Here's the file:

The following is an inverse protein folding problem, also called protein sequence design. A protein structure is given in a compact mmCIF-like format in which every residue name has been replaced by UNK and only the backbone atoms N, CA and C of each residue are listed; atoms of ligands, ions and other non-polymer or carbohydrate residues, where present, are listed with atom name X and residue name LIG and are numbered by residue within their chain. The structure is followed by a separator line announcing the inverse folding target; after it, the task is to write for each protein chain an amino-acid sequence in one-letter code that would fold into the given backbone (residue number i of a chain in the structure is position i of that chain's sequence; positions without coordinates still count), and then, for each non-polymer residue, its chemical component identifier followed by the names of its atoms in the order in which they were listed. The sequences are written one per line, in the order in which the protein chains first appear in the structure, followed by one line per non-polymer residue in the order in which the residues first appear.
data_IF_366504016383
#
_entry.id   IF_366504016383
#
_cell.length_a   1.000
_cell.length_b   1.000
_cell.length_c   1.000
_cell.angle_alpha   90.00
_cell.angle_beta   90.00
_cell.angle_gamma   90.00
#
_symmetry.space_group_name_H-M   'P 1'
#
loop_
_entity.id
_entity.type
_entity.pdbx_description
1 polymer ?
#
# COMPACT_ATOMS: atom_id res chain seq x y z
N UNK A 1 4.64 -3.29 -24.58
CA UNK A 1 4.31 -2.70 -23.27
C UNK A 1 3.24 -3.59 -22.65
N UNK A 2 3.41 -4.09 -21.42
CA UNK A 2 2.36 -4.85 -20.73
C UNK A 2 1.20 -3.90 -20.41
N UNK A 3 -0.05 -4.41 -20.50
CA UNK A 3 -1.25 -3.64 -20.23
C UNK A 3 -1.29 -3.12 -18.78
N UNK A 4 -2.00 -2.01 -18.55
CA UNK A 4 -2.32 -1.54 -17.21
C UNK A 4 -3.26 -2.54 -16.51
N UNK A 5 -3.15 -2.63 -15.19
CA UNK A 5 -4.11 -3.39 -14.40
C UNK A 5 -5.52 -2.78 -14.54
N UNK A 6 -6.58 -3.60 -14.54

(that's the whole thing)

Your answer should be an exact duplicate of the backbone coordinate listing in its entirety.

The following is an inverse protein folding problem, also called protein sequence design. A protein structure is given in a compact mmCIF-like format in which every residue name has been replaced by UNK and only the backbone atoms N, CA and C of each residue are listed; atoms of ligands, ions and other non-polymer or carbohydrate residues, where present, are listed with atom name X and residue name LIG and are numbered by residue within their chain. The structure is followed by a separator line announcing the inverse folding target; after it, the task is to write for each protein chain an amino-acid sequence in one-letter code that would fold into the given backbone (residue number i of a chain in the structure is position i of that chain's sequence; positions without coordinates still count), and then, for each non-polymer residue, its chemical component identifier followed by the names of its atoms in the order in which they were listed. The sequences are written one per line, in the order in which the protein chains first appear in the structure, followed by one line per non-polymer residue in the order in which the residues first appear.
data_IF_366504016383
#
_entry.id   IF_366504016383
#
_cell.length_a   1.000
_cell.length_b   1.000
_cell.length_c   1.000
_cell.angle_alpha   90.00
_cell.angle_beta   90.00
_cell.angle_gamma   90.00
#
_symmetry.space_group_name_H-M   'P 1'
#
loop_
_entity.id
_entity.type
_entity.pdbx_description
1 polymer ?
#
# COMPACT_ATOMS: atom_id res chain seq x y z
N UNK A 1 4.64 -3.29 -24.58
CA UNK A 1 4.31 -2.70 -23.27
C UNK A 1 3.24 -3.59 -22.65
N UNK A 2 3.41 -4.09 -21.42
CA UNK A 2 2.36 -4.85 -20.73
C UNK A 2 1.20 -3.90 -20.41
N UNK A 3 -0.05 -4.41 -20.50
CA UNK A 3 -1.25 -3.64 -20.23
C UNK A 3 -1.29 -3.12 -18.78
N UNK A 4 -2.00 -2.01 -18.55
CA UNK A 4 -2.32 -1.54 -17.21
C UNK A 4 -3.26 -2.54 -16.51
N UNK A 5 -3.15 -2.63 -15.19
CA UNK A 5 -4.11 -3.39 -14.40
C UNK A 5 -5.52 -2.78 -14.54
N UNK A 6 -6.58 -3.60 -14.54